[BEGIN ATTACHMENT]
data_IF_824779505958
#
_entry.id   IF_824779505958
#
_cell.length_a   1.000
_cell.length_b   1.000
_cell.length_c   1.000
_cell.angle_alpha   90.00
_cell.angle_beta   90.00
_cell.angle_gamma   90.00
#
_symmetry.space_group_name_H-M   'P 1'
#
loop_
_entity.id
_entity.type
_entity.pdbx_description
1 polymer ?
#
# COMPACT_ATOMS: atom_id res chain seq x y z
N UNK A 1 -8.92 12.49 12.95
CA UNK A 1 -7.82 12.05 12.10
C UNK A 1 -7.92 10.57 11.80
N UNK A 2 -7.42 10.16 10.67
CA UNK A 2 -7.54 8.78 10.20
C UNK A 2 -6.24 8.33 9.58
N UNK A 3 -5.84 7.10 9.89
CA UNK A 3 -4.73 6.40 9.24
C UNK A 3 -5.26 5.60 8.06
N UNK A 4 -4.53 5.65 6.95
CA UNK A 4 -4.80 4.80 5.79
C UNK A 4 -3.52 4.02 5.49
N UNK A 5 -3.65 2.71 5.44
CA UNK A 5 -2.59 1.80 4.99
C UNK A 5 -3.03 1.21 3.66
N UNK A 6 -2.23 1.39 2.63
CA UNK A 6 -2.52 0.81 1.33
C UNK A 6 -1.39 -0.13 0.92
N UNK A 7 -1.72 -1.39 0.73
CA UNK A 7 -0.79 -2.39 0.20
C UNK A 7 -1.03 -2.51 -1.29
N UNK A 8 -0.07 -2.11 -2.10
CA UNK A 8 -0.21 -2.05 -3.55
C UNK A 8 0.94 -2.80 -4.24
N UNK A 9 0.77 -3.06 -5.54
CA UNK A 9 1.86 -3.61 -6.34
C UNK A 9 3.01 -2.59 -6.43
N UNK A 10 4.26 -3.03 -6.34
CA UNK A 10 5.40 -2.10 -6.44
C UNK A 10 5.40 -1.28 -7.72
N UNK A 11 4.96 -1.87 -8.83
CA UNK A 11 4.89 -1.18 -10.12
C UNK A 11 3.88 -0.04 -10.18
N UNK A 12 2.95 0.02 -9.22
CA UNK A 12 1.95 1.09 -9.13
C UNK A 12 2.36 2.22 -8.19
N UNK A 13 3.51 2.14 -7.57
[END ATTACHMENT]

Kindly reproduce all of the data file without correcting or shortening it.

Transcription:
data_IF_824779505958
#
_entry.id   IF_824779505958
#
_cell.length_a   1.000
_cell.length_b   1.000
_cell.length_c   1.000
_cell.angle_alpha   90.00
_cell.angle_beta   90.00
_cell.angle_gamma   90.00
#
_symmetry.space_group_name_H-M   'P 1'
#
loop_
_entity.id
_entity.type
_entity.pdbx_description
1 polymer ?
#
# COMPACT_ATOMS: atom_id res chain seq x y z
N UNK A 1 -8.92 12.49 12.95
CA UNK A 1 -7.82 12.05 12.10
C UNK A 1 -7.92 10.57 11.80
N UNK A 2 -7.42 10.16 10.67
CA UNK A 2 -7.54 8.78 10.20
C UNK A 2 -6.24 8.33 9.58
N UNK A 3 -5.84 7.10 9.89
CA UNK A 3 -4.73 6.40 9.24
C UNK A 3 -5.26 5.60 8.06
N UNK A 4 -4.53 5.65 6.95
CA UNK A 4 -4.80 4.80 5.79
C UNK A 4 -3.52 4.02 5.49
N UNK A 5 -3.65 2.71 5.44
CA UNK A 5 -2.59 1.80 4.99
C UNK A 5 -3.03 1.21 3.66
N UNK A 6 -2.23 1.39 2.63
CA UNK A 6 -2.52 0.81 1.33
C UNK A 6 -1.39 -0.13 0.92
N UNK A 7 -1.72 -1.39 0.73
CA UNK A 7 -0.79 -2.39 0.20
C UNK A 7 -1.03 -2.51 -1.29
N UNK A 8 -0.07 -2.11 -2.10
CA UNK A 8 -0.21 -2.05 -3.55
C UNK A 8 0.94 -2.80 -4.24
N UNK A 9 0.77 -3.06 -5.54
CA UNK A 9 1.86 -3.61 -6.34
C UNK A 9 3.01 -2.59 -6.43
N UNK A 10 4.26 -3.03 -6.34
CA UNK A 10 5.40 -2.10 -6.44
C UNK A 10 5.40 -1.28 -7.72
N UNK A 11 4.96 -1.87 -8.83
CA UNK A 11 4.89 -1.18 -10.12
C UNK A 11 3.88 -0.04 -10.18
N UNK A 12 2.95 0.02 -9.22
CA UNK A 12 1.95 1.09 -9.13
C UNK A 12 2.36 2.22 -8.19
N UNK A 13 3.51 2.14 -7.57